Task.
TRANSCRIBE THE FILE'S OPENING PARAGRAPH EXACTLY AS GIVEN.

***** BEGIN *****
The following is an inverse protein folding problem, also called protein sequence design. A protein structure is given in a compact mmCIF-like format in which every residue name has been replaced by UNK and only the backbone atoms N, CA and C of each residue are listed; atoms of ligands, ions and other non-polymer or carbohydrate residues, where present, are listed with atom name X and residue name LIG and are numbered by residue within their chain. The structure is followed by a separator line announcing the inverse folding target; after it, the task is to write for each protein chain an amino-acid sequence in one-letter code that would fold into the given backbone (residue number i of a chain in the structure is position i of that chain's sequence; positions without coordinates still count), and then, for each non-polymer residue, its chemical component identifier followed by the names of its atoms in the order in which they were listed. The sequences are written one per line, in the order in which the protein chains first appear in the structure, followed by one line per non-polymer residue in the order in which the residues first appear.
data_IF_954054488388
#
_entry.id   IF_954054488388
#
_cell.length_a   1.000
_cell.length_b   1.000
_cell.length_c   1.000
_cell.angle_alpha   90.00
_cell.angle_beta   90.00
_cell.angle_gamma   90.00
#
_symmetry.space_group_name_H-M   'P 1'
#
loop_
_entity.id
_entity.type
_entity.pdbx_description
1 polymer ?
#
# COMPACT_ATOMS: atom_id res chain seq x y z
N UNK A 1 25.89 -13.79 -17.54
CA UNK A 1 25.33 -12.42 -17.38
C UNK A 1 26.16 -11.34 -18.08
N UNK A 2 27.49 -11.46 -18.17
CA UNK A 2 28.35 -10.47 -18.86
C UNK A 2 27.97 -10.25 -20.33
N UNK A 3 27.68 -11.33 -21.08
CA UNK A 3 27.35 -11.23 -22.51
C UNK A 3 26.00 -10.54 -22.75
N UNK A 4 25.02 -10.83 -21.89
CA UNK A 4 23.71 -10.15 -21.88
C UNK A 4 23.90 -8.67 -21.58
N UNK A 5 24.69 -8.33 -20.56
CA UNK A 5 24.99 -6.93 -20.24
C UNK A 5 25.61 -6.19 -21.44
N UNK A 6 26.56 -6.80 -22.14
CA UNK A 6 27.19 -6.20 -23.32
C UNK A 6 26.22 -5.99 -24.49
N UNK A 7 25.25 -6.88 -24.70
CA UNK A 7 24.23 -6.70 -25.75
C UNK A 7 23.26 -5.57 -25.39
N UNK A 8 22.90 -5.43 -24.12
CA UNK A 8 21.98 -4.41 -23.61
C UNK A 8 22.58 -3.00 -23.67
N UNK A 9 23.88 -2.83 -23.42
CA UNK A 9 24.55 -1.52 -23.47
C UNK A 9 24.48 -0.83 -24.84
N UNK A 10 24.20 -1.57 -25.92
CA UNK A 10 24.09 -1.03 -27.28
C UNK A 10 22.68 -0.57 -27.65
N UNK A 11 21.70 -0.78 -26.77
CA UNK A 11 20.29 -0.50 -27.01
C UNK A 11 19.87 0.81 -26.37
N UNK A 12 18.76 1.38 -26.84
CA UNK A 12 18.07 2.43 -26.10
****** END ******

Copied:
The following is an inverse protein folding problem, also called protein sequence design. A protein structure is given in a compact mmCIF-like format in which every residue name has been replaced by UNK and only the backbone atoms N, CA and C of each residue are listed; atoms of ligands, ions and other non-polymer or carbohydrate residues, where present, are listed with atom name X and residue name LIG and are numbered by residue within their chain. The structure is followed by a separator line announcing the inverse folding target; after it, the task is to write for each protein chain an amino-acid sequence in one-letter code that would fold into the given backbone (residue number i of a chain in the structure is position i of that chain's sequence; positions without coordinates still count), and then, for each non-polymer residue, its chemical component identifier followed by the names of its atoms in the order in which they were listed. The sequences are written one per line, in the order in which the protein chains first appear in the structure, followed by one line per non-polymer residue in the order in which the residues first appear.